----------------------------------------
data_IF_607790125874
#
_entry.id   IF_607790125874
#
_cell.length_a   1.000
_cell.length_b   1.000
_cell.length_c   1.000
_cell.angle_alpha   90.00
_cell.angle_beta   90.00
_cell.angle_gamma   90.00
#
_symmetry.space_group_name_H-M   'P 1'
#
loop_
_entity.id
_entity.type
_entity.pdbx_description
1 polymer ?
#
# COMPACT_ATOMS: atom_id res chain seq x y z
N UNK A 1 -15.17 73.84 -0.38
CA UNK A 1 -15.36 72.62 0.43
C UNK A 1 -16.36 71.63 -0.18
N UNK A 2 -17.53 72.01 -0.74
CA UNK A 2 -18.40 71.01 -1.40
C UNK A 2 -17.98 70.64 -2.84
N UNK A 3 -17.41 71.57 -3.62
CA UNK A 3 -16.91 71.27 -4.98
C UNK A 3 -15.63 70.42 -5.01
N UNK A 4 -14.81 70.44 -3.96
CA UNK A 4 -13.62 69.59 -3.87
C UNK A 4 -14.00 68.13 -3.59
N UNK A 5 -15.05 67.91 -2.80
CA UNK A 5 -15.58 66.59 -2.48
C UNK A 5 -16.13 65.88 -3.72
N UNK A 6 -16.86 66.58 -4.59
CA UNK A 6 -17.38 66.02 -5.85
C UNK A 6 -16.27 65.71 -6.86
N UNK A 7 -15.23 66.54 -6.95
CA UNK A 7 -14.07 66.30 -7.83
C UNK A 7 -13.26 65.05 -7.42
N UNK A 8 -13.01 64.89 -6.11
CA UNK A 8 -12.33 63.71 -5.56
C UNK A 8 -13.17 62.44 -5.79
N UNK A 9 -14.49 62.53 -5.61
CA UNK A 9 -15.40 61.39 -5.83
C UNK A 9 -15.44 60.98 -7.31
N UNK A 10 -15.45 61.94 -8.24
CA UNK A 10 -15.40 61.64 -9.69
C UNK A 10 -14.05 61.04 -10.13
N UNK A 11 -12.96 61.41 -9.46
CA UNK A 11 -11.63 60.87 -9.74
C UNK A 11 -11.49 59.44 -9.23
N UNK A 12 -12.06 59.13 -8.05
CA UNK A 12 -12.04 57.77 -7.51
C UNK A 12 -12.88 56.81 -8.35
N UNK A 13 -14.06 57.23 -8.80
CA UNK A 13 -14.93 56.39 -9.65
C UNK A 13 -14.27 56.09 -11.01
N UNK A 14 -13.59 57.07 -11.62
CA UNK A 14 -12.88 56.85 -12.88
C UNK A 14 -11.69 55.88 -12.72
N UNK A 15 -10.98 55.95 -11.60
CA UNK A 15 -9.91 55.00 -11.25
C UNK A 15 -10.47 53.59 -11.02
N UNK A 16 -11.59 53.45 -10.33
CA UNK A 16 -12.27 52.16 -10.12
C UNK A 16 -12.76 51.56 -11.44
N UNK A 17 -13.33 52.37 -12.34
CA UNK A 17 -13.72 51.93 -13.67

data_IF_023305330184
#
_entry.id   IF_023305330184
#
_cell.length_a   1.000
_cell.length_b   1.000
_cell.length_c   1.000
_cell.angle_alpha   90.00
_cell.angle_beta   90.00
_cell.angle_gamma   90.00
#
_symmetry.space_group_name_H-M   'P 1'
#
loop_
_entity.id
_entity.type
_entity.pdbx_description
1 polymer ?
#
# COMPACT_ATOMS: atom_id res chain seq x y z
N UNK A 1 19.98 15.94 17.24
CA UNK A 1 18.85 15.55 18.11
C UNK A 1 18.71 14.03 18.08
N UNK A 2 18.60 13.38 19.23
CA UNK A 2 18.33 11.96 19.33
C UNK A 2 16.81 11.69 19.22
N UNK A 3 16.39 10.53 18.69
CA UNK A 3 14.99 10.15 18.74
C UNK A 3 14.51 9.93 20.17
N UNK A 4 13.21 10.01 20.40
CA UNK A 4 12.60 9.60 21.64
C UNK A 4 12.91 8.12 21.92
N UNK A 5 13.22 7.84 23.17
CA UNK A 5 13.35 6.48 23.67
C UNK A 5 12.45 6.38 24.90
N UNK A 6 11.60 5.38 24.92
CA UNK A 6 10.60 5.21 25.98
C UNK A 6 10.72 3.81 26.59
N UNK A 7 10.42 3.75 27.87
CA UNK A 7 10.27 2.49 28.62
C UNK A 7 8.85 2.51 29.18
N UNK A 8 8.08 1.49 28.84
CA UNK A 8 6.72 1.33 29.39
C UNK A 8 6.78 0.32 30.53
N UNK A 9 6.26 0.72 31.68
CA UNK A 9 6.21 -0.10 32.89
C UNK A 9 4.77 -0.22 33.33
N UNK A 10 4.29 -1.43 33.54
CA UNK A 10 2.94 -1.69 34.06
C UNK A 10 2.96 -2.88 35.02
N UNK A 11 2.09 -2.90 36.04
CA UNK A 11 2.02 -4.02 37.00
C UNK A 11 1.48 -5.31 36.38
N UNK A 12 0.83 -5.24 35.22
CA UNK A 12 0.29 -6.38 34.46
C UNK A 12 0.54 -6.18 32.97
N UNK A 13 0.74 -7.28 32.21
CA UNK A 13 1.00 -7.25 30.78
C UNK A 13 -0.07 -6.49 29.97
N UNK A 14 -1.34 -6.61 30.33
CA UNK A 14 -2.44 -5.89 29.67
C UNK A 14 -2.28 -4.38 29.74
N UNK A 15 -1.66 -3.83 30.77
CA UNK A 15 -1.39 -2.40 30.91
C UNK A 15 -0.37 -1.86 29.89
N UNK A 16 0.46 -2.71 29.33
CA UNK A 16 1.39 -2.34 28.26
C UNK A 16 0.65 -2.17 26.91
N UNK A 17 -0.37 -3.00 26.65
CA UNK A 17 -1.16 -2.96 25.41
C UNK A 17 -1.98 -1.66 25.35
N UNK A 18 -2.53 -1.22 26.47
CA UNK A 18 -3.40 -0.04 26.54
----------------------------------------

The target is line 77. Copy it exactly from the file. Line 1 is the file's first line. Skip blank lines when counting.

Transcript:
_cell.length_c   1.000